North Florida: http://edis.ifas.ufl.edu/ep451
Central Florida: http://edis.ifas.ufl.edu/ep450
South Florida: http://edis.ifas.ufl.edu/ep452

(Photo of red bell peppers by Tyler Jones, UF/IFAS)

red_bell_peppers800

Florida Hops

Two light green hops cones on the vine

Hops (Humulus lupulus) are perennial, herbaceous climbing plants commonly cultivated for their strobiles (cones). The cones are often used for flavoring and aroma in food and tea, but most people know that hops are used in brewing beer.

Did you know that you can grow your own hops in Florida? It’s true!

While the plant typically prefers USDA Hardiness Zones 4 to 8, recent research by Dr. Brian Pearson with UF/IFAS has shown that hops can tolerate zones outside of this range, into Zone 9b. Dr. Pearson and other UF/IFAS researchers are working with Florida’s growing craft beer industry to discover hops varieties that will thrive in our state’s unique conditions. You can read more about their efforts here.

Hops can make a unique addition to a home garden or landscape. Humulus lupulus rhizomes can be purchased from online and mail order vendors from mid-March through May.

They grow best in well-drained, humus-rich soil with full sun. Hops grow rapidly in the early spring to late summer. Plants reach a mature height of 18–25 feet in one year and produce cones from mid-summer to early fall.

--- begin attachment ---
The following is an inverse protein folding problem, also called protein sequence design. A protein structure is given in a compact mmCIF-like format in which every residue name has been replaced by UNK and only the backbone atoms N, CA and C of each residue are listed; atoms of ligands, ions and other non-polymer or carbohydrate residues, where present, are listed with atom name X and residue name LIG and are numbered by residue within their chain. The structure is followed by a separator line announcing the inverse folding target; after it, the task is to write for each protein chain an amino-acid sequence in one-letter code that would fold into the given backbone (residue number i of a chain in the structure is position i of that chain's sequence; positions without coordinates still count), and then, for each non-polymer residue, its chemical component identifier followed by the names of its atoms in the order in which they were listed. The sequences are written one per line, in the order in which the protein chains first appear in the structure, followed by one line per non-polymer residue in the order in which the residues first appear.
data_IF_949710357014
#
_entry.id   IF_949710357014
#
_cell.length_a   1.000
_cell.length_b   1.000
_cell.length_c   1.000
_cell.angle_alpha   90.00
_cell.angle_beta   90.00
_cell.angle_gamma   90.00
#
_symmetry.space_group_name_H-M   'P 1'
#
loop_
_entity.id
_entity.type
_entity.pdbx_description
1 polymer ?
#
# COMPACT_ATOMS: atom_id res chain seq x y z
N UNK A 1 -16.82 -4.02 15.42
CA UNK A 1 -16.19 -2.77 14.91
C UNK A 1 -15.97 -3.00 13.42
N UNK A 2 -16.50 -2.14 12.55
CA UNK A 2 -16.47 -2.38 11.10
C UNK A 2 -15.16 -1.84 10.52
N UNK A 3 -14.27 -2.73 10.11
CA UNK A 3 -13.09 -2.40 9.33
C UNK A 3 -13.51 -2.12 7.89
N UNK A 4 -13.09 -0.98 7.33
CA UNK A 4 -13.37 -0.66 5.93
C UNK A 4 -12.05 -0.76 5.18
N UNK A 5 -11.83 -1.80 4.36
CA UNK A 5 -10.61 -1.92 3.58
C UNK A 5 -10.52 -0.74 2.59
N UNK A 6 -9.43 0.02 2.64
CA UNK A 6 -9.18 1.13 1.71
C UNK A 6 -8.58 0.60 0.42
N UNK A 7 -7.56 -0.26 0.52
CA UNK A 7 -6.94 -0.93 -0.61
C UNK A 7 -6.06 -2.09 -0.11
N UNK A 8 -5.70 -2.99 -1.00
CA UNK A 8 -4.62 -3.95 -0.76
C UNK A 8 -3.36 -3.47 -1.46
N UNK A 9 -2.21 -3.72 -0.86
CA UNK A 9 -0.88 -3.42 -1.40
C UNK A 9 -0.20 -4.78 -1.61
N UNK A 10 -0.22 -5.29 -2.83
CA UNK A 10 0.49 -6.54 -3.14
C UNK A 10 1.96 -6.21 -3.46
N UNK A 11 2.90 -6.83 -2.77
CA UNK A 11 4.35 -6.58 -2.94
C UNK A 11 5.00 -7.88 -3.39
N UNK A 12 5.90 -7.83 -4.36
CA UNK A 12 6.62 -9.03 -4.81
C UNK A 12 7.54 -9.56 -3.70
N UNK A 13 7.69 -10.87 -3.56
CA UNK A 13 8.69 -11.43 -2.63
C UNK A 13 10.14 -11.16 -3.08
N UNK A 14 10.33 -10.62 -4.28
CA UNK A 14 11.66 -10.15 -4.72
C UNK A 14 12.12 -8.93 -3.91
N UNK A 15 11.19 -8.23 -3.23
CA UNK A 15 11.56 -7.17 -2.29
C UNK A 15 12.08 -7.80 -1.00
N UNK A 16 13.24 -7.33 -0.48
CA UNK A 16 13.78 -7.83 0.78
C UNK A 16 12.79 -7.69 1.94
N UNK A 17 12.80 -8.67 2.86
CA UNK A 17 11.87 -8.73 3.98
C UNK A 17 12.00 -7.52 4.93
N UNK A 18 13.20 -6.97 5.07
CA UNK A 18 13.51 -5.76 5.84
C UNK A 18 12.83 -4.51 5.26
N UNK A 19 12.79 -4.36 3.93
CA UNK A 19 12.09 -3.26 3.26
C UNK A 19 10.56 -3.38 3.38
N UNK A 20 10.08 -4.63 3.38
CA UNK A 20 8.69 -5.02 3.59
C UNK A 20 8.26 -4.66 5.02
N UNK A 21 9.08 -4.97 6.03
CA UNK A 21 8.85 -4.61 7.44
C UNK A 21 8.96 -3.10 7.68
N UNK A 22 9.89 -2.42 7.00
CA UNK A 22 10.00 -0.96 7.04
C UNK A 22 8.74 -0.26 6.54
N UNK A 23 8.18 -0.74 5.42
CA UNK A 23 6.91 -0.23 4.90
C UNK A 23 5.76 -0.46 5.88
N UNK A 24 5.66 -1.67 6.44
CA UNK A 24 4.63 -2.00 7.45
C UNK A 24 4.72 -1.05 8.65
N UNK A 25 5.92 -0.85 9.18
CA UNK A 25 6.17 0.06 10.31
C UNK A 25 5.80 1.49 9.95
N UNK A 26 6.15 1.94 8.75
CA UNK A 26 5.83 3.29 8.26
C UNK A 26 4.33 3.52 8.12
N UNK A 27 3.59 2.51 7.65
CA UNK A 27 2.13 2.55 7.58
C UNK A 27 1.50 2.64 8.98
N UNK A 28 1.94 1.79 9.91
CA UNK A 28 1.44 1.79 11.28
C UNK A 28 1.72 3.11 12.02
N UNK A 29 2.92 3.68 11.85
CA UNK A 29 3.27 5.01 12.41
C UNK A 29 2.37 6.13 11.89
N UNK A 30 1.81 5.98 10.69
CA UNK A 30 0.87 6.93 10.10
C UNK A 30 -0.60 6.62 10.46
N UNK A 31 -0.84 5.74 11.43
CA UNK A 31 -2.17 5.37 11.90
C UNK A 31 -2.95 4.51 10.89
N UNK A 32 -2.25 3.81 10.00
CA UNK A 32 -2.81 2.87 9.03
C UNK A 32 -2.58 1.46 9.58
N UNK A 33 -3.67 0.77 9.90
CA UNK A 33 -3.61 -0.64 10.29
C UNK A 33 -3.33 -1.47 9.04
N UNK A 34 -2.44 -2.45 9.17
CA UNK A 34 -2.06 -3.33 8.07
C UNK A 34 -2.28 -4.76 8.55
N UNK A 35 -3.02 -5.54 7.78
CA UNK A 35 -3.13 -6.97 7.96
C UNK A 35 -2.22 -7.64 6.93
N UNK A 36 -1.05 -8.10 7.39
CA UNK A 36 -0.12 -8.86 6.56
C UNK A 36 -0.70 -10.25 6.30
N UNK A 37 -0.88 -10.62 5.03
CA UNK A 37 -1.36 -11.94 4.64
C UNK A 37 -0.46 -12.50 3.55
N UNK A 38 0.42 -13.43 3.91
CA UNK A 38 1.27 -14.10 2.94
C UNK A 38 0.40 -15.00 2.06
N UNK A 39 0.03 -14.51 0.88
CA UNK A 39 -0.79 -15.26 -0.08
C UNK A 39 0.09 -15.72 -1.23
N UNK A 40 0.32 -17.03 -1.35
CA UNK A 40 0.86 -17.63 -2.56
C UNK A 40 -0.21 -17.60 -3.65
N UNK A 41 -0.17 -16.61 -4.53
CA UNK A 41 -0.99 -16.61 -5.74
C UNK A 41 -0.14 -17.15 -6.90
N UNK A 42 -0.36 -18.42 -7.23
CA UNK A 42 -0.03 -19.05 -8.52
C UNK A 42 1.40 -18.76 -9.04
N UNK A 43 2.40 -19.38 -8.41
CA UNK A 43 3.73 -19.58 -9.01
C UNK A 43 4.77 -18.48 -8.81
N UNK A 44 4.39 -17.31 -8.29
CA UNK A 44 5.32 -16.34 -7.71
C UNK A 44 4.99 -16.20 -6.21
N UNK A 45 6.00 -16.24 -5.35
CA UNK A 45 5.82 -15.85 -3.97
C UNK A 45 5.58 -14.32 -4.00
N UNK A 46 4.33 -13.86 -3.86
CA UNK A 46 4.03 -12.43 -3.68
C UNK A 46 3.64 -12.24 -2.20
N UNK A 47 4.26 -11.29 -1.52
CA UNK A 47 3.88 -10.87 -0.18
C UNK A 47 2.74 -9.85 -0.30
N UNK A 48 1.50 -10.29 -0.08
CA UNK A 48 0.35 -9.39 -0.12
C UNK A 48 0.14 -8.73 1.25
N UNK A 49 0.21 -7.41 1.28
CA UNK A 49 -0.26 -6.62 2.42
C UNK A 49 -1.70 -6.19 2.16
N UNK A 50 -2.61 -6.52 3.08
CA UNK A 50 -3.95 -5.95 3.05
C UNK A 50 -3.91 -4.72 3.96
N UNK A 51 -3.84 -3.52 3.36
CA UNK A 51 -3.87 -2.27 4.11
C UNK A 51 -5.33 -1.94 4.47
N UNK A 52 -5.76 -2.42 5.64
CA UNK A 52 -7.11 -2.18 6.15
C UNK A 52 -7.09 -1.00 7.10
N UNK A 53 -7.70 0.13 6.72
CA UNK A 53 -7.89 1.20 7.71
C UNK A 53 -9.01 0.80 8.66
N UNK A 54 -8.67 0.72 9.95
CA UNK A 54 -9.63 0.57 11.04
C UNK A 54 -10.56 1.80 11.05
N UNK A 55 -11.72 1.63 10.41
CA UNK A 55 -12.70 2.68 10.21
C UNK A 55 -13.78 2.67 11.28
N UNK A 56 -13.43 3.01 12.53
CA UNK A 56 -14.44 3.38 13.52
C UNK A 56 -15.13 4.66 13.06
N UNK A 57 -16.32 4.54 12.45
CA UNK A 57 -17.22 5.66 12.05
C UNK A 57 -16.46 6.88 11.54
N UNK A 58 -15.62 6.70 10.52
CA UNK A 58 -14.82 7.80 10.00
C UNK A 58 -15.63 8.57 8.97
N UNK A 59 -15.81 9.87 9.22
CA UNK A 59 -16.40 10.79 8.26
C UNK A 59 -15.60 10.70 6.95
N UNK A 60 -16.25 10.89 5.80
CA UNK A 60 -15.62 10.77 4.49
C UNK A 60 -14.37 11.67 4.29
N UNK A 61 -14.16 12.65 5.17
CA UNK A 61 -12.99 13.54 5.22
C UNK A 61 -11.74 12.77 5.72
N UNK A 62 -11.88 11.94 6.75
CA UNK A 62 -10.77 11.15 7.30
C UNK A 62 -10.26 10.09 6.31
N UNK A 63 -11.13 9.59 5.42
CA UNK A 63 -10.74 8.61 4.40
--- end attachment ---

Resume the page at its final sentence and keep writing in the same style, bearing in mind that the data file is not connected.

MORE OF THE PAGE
Dr. Pearson has written a UF/IFAS publication, “Florida Edible Garden Plants: Hops (Humulus lupulus)” with all the details to get a gardener growing.

On Thursday, July 26, the UF/IFAS and USDA Hops Field Day will feature UF/IFAS hops research at the Indian River Research and Education Center in Fort Pierce. The event will include a tour of a hops field located at the USDA farm along with an overview of the Florida Hop industry and presentations on establishment and growing of hops, approximate costs to establish a hops yard, and common pests and diseases of hops.

Two light green hops cones on the vine
Hops growing on the vine. UF/IFAS Photo by Camila Guillen.